When we hear the word “Budget” we cringe at the thought of what comes next. Budgeting isn’t exactly the most glamorous task you get to perform as a law firm owner. You’d rather dig into the details of your next case or plan how you’re going to present a convincing argument during your client’s upcoming trial.
But, doesn’t creating a system of sound budgeting practices to ensure your firm is able to maintain its financial stability while also meeting its growth objectives sound fun! So instead of calling it budgeting, lets call it financial success!
Sound financial success (aka budgeting) practices and principles may seem as easy as making sure expenses never exceed revenues. The reality is that creating and implementing financial success requires several essential steps and considerations.
Start with Expense Planning
The first step to creating any budget is to figure out your firm’s current and potential future expenses. Think about all of the different things your firm needs to operate and bring in clients. Common budget items and categories include:
- Technology and computer-related devices or services, including internet.
- Leasing or ownership costs for office space, including utilities and upkeep.
- Bar association dues.
- Malpractice insurance premiums.
- Phone service, whether traditional landline, cellular, or VoIP.
- Software programs and applications.
- Hiring and retention related expenses, including salaries, benefits, and workers’ compensation insurance.
- Travel expenses for conferences and similar activities.
When putting together your list of expenses, consider whether you need to consult with others who work for you. If your firm is just starting out, you may not have other employees or internal departments to consider or consult with now. If you do, they may have expertise and insight into what your firm’s short and long-term needs will be when it comes to office supplies or technology needs. Take the time and ask them for their input.
Also, consider your firm’s growth plans and objectives. More clients often mean adding more staff and the possibility of moving to a different, larger office. Planning for growth means planning for larger expenses, what necessary resources those increased expenses will go towards, and what ROI your firm can expect.
Plan Your Income
A second sound budgeting practice is to forecast your income or revenues from clients. If your firm is new to the market, this could prove to be more difficult. However, you can ask or research your competitors to get a better idea. If you’ve been in practice for a year or more, you can use past income to help you make more accurate projections.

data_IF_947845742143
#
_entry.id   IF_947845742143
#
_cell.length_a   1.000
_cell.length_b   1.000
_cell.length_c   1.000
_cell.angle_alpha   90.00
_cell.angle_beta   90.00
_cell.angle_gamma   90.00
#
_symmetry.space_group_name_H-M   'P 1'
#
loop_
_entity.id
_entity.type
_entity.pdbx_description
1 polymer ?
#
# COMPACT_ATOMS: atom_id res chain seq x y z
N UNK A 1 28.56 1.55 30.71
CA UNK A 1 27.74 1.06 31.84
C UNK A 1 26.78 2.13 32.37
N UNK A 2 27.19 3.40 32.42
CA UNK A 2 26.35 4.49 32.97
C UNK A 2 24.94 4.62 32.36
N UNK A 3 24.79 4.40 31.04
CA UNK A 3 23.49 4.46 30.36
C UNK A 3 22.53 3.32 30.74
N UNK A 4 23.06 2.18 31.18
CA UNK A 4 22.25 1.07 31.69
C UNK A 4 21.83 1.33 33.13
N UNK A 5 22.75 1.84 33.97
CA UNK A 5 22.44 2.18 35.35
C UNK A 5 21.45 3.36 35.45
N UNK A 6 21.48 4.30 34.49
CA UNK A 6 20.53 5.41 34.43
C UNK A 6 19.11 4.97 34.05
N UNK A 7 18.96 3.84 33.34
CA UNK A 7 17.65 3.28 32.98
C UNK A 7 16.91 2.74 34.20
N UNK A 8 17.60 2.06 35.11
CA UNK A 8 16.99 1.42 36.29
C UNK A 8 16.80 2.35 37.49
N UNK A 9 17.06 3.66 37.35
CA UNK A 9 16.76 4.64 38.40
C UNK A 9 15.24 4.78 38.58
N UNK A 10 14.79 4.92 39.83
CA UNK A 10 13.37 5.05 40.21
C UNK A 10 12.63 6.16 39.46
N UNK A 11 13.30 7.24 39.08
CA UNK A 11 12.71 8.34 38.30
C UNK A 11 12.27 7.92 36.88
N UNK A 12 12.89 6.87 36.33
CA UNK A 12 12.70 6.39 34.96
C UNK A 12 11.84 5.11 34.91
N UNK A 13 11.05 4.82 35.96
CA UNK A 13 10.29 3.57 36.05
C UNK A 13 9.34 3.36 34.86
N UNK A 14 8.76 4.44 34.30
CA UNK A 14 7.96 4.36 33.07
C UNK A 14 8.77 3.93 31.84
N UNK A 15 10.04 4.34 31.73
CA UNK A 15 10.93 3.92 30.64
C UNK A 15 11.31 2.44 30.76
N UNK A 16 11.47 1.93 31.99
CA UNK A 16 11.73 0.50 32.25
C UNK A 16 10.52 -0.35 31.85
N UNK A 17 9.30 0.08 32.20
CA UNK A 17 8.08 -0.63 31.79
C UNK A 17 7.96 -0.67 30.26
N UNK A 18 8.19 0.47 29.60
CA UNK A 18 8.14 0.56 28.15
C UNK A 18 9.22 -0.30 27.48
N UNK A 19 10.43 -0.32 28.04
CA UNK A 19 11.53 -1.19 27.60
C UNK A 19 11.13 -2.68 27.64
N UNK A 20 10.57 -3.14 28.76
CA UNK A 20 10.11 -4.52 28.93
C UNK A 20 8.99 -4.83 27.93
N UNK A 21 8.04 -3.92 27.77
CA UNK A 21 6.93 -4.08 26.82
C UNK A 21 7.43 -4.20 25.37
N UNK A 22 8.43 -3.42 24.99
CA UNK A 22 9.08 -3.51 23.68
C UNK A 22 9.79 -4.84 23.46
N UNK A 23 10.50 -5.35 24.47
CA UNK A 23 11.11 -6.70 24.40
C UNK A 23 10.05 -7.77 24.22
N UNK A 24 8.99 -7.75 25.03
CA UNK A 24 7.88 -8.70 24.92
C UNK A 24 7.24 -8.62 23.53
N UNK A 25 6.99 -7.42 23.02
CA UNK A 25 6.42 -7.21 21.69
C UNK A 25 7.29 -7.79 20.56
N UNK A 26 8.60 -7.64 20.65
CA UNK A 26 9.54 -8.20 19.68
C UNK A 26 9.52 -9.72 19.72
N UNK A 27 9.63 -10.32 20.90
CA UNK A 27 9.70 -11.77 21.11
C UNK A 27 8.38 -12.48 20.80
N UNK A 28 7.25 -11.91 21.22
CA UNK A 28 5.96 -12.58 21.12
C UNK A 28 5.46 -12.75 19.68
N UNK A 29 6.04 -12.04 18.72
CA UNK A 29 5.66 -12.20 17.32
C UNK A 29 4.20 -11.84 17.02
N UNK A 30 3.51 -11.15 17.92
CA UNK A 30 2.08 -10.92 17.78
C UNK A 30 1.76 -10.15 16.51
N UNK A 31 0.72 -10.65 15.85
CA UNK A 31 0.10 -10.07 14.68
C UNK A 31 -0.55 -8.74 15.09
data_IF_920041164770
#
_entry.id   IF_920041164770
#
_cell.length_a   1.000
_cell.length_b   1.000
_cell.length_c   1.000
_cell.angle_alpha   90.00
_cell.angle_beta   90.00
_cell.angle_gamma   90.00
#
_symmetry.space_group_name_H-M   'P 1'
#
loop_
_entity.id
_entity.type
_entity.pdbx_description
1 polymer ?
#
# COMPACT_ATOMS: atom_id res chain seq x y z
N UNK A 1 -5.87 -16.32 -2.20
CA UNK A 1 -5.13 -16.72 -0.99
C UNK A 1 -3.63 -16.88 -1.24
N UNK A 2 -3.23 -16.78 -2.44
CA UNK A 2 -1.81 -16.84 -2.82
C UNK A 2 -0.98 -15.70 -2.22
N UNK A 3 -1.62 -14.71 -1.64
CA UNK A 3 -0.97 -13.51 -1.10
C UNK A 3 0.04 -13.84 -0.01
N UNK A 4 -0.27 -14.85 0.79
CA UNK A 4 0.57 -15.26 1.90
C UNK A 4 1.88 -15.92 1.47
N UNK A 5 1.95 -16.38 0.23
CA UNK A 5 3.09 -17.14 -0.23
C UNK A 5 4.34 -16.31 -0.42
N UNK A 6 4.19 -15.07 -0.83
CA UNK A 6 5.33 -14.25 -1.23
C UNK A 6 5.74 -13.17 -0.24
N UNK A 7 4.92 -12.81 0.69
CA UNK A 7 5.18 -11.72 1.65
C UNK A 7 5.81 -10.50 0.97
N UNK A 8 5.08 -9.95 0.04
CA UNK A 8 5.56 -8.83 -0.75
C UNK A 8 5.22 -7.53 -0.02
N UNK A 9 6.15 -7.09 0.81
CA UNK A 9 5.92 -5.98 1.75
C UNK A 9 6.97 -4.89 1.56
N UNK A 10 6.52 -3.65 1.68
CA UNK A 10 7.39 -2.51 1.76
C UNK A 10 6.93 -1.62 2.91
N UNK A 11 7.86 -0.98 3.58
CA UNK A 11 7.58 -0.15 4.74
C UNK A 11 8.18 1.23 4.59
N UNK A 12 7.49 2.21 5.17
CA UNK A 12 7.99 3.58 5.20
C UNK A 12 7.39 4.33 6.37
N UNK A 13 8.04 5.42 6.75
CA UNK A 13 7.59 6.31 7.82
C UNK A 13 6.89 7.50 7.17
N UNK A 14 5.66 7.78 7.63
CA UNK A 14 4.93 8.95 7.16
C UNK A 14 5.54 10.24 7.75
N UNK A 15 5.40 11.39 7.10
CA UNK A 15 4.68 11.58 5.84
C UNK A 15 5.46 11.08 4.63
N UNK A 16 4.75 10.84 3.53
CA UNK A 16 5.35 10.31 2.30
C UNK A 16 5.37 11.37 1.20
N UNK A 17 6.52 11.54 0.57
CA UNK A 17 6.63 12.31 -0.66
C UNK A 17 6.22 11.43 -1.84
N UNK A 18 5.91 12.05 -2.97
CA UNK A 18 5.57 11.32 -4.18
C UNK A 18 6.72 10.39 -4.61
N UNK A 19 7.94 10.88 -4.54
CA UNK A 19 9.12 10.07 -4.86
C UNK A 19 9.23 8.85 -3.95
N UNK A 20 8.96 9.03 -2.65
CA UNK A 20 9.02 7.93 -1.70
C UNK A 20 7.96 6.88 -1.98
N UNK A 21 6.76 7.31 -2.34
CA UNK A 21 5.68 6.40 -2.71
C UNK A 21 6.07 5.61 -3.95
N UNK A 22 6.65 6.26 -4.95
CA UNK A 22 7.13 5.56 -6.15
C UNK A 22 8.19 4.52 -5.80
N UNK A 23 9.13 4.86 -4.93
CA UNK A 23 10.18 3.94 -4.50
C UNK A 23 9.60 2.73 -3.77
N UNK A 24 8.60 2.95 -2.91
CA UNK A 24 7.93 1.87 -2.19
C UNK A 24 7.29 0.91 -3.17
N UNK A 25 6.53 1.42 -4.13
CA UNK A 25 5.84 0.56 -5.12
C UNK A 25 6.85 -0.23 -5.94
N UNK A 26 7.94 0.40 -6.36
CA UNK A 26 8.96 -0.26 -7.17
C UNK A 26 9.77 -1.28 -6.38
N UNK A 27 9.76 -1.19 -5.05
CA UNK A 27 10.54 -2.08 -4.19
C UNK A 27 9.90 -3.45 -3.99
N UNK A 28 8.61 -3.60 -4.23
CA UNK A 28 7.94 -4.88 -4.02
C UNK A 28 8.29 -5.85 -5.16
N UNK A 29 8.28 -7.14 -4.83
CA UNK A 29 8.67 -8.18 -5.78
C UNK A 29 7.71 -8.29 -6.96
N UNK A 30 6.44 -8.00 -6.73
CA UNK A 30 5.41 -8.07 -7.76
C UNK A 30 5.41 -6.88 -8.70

Regardless, there are several factors to keep in mind as you map out your income projections:
- Break it down by month, quarter, and year. Try not to plan more than two to three years ahead, as market conditions can change.
- Factor in the likelihood of repeat and one-time clients, as well as clients on retainer.
- Consider the area of law your practice is in and the amount of competition in the area.
- Factor in delayed, late and returned payments, as well as accounts that need to go to collection.
- Consider the percentage of growth you’ve planned and compare it to previous revenues or best guesstimates based on market averages.
Track Revenues and Expenses
Similar to your personal budget, your law firm’s budget can only serve as a tool to help your firm succeed if you track what’s going out and what’s coming in. Not only does tracking help you make more accurate predictions, but it can also alert you to when you need to cut back or you can afford to invest more. While a spreadsheet program like Microsoft Excel or Google Sheets can work, you may want to invest in a more intuitive or sophisticated application.
Review Your Budget Each Year
Take a look at what your firm is spending and bringing in at least once a year. As a new firm, you’ll probably want to review your income and expenses every three to six months to ensure you’re on target with your projections. If you find you’re spending more or spending more in certain categories, you may want to make some adjustments. Likewise, if you’re not bringing in the income you need or enough income during certain months, you may want to adjust your expectations and/or your marketing plan.
Design and Implement Procedures
As important as it is to evaluate and track both expenses and revenues, you also need to establish budgeting policies and procedures to be effective. Ask yourself how purchases and spending will be approved. Will there be certain limits that employees or in-house departments can authorize on their own? Will employees need to purchase certain supplies from a list of vendors and seek a number of bids before making a final selection?
Also, consider how much debt you can afford to take out and carry. Documenting procedures and communicating them to employees is an integral part of ensuring your law firm stays successful. Don’t forget to align your budgeting practices and procedures with your firm’s overall goals and to update your budgeting procedures as your goals and internal environment changes.